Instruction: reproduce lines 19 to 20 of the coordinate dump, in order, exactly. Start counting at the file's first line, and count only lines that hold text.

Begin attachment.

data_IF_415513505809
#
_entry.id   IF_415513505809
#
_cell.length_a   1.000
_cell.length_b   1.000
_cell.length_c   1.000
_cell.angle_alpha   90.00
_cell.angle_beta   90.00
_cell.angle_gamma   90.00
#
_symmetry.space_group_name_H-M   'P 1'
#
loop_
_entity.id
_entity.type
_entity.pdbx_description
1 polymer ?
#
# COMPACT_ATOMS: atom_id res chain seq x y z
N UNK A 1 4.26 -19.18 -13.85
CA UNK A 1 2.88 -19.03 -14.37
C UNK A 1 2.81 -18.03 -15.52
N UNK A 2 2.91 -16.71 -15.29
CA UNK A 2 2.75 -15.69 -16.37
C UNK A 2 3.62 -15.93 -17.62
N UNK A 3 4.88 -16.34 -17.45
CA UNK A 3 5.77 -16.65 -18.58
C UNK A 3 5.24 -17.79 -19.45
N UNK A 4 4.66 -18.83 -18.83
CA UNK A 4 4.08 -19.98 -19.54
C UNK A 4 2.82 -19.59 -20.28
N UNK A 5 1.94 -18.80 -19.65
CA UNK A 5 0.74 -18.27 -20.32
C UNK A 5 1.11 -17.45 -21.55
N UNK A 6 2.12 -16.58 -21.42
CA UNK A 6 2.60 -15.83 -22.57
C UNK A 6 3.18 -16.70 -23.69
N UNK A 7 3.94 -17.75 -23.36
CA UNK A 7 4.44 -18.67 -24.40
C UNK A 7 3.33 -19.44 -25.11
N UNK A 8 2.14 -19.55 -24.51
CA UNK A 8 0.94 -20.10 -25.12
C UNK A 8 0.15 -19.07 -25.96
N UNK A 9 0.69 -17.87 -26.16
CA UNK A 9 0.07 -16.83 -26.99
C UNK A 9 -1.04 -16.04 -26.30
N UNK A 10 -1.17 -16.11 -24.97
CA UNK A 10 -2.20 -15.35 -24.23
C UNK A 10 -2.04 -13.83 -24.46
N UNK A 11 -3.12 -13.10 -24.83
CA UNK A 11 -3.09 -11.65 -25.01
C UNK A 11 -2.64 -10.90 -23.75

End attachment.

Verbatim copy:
#
# COMPACT_ATOMS: atom_id res chain seq x y z